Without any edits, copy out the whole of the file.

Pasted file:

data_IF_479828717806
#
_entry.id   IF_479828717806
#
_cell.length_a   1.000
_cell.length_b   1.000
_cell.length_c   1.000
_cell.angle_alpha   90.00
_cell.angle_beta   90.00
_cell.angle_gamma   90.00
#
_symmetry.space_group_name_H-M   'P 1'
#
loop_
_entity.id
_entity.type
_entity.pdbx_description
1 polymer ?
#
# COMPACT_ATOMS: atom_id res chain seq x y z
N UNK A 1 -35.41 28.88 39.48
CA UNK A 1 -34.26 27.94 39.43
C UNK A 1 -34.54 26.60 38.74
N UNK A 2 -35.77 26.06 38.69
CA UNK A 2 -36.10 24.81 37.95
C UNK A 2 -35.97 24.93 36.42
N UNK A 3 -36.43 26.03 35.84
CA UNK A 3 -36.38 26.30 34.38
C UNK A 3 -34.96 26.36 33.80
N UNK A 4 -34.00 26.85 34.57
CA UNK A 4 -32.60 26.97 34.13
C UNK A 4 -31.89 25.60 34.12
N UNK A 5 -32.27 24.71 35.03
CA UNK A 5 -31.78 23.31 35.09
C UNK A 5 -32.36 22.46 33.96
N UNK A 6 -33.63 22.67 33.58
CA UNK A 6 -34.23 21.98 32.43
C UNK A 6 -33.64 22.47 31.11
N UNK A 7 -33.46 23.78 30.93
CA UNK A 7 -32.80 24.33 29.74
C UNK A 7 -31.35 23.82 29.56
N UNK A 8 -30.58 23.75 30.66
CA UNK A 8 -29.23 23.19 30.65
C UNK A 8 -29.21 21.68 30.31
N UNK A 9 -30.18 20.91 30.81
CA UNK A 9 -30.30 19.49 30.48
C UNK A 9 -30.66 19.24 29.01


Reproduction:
data_IF_479828717806
#
_entry.id   IF_479828717806
#
_cell.length_a   1.000
_cell.length_b   1.000
_cell.length_c   1.000
_cell.angle_alpha   90.00
_cell.angle_beta   90.00
_cell.angle_gamma   90.00
#
_symmetry.space_group_name_H-M   'P 1'
#
loop_
_entity.id
_entity.type
_entity.pdbx_description
1 polymer ?
#
# COMPACT_ATOMS: atom_id res chain seq x y z
N UNK A 1 -35.41 28.88 39.48
CA UNK A 1 -34.26 27.94 39.43
C UNK A 1 -34.54 26.60 38.74
N UNK A 2 -35.77 26.06 38.69
CA UNK A 2 -36.10 24.81 37.95
C UNK A 2 -35.97 24.93 36.42
N UNK A 3 -36.43 26.03 35.84
CA UNK A 3 -36.38 26.30 34.38
C UNK A 3 -34.96 26.36 33.80
N UNK A 4 -34.00 26.85 34.57
CA UNK A 4 -32.60 26.97 34.13
C UNK A 4 -31.89 25.60 34.12
N UNK A 5 -32.27 24.71 35.03
CA UNK A 5 -31.78 23.31 35.09
C UNK A 5 -32.36 22.46 33.96
N UNK A 6 -33.63 22.67 33.58
CA UNK A 6 -34.23 21.98 32.43
C UNK A 6 -33.64 22.47 31.11
N UNK A 7 -33.46 23.78 30.93
CA UNK A 7 -32.80 24.33 29.74
C UNK A 7 -31.35 23.82 29.56
N UNK A 8 -30.58 23.75 30.66
CA UNK A 8 -29.23 23.19 30.65
C UNK A 8 -29.21 21.68 30.31
N UNK A 9 -30.18 20.91 30.81
CA UNK A 9 -30.30 19.49 30.48
C UNK A 9 -30.66 19.24 29.01